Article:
Openness brings great benefits to all involved, as well as some unique dilemmas. Addressing them requires flexibility, sensitivity to the birth family, and confidence in yourself as parents. Consult this guide to learn how to make it work for your family.
Our country is far from a “post-racial” society, despite what many would have you believe. For your transracially adopted child to grow up feeling supported and safe, you must be able to call out racism and stand up against injustice. Here’s how to start.
The innovative Therapeutic Writing program is helping adoptive parents explore the many complex emotions that can accompany infertility and adoption. Learn how it works, and find some writing exercises to try on your own.
A mother and daughter used a fictional character to talk about race, identity, and the realities of adoption—and found they’d written the children’s book Paloma the Possible.
When her son’s birth mother died, this mom decided it was time to open their closed foster adoption and meet his other family…even if that meant crashing a wake.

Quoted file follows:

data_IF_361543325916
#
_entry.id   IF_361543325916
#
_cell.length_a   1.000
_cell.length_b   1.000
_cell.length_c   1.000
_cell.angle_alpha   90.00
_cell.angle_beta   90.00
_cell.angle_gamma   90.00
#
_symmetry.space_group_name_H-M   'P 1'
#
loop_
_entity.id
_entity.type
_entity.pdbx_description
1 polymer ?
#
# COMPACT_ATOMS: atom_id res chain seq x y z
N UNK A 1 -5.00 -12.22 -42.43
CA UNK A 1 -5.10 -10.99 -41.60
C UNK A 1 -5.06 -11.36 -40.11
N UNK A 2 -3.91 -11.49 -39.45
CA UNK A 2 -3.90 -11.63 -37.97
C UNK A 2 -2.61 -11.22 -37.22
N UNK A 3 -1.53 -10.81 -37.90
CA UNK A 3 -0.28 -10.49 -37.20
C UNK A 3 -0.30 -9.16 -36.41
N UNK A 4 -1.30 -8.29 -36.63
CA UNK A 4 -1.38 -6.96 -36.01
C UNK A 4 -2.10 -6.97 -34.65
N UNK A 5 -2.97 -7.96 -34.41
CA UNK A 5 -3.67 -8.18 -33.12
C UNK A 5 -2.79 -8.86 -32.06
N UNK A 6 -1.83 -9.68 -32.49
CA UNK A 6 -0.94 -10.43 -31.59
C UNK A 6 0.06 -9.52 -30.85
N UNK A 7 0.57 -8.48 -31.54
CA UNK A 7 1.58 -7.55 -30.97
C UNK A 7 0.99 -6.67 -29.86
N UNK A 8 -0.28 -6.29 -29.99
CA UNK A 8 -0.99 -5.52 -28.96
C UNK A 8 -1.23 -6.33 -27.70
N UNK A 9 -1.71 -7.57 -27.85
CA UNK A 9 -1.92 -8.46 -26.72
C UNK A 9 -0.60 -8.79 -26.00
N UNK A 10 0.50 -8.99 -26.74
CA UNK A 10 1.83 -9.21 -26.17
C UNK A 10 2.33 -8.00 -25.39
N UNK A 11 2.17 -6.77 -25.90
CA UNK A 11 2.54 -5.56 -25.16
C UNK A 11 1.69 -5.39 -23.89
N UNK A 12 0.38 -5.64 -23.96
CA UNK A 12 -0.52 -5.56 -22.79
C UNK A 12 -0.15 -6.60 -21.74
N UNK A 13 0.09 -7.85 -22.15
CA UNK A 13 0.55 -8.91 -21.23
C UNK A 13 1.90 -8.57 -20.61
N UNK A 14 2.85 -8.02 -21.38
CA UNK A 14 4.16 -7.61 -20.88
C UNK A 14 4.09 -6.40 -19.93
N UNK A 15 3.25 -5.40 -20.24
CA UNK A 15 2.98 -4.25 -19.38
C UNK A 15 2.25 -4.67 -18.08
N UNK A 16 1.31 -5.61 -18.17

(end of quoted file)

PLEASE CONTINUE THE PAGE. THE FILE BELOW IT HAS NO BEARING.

One adoptive parent wonders, why should belief in a higher being matter when it comes to fitness to adopt or parenting skills?
“Our son’s birth mother chose us when making the painful decision—raise a child or finish high school. Now she’d invited us to her graduation. So, no matter how difficult the trip, we vowed to be there.”
Each year, Adoptive Families polls newly formed adoptive families across the country. Here are the average expenses and timelines reported by more than 1,300 families who completed adoptions in 2013 or 2014.
An adoption medicine expert explains how to encourage kids to try new foods, while letting them feel safe at the dinner table.